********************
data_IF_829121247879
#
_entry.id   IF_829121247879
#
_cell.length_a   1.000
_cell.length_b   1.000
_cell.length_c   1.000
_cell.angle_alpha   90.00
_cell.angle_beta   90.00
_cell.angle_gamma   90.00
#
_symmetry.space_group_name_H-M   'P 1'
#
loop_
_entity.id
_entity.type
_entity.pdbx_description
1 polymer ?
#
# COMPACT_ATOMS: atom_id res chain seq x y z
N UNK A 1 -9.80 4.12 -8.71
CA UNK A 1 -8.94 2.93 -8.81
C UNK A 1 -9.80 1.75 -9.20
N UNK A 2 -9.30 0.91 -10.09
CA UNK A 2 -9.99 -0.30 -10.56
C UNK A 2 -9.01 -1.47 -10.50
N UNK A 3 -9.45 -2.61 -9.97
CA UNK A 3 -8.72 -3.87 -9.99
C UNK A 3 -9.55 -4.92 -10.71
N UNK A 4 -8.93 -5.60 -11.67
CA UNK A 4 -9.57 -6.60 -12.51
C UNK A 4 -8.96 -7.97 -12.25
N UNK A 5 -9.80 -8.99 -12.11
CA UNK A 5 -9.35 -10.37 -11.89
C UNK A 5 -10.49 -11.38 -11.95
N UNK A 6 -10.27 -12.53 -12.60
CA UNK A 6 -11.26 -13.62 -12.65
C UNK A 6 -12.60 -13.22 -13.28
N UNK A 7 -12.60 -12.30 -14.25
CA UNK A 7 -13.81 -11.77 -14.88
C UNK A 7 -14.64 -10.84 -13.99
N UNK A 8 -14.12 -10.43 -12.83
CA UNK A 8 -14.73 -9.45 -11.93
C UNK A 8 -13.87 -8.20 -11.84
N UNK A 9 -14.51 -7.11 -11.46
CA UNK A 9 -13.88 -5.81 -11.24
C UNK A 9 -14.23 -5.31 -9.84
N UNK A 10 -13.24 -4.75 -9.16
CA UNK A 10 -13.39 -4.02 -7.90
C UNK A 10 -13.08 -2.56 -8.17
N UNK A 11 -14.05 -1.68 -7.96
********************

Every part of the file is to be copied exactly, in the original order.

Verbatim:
data_IF_829121247879
#
_entry.id   IF_829121247879
#
_cell.length_a   1.000
_cell.length_b   1.000
_cell.length_c   1.000
_cell.angle_alpha   90.00
_cell.angle_beta   90.00
_cell.angle_gamma   90.00
#
_symmetry.space_group_name_H-M   'P 1'
#
loop_
_entity.id
_entity.type
_entity.pdbx_description
1 polymer ?
#
# COMPACT_ATOMS: atom_id res chain seq x y z
N UNK A 1 -9.80 4.12 -8.71
CA UNK A 1 -8.94 2.93 -8.81
C UNK A 1 -9.80 1.75 -9.20
N UNK A 2 -9.30 0.91 -10.09
CA UNK A 2 -9.99 -0.30 -10.56
C UNK A 2 -9.01 -1.47 -10.50
N UNK A 3 -9.45 -2.61 -9.97
CA UNK A 3 -8.72 -3.87 -9.99
C UNK A 3 -9.55 -4.92 -10.71
N UNK A 4 -8.93 -5.60 -11.67
CA UNK A 4 -9.57 -6.60 -12.51
C UNK A 4 -8.96 -7.97 -12.25
N UNK A 5 -9.80 -8.99 -12.11
CA UNK A 5 -9.35 -10.37 -11.89
C UNK A 5 -10.49 -11.38 -11.95
N UNK A 6 -10.27 -12.53 -12.60
CA UNK A 6 -11.26 -13.62 -12.65
C UNK A 6 -12.60 -13.22 -13.28
N UNK A 7 -12.60 -12.30 -14.25
CA UNK A 7 -13.81 -11.77 -14.88
C UNK A 7 -14.64 -10.84 -13.99
N UNK A 8 -14.12 -10.43 -12.83
CA UNK A 8 -14.73 -9.45 -11.93
C UNK A 8 -13.87 -8.20 -11.84
N UNK A 9 -14.51 -7.11 -11.46
CA UNK A 9 -13.88 -5.81 -11.24
C UNK A 9 -14.23 -5.31 -9.84
N UNK A 10 -13.24 -4.75 -9.16
CA UNK A 10 -13.39 -4.02 -7.90
C UNK A 10 -13.08 -2.56 -8.17
N UNK A 11 -14.05 -1.68 -7.96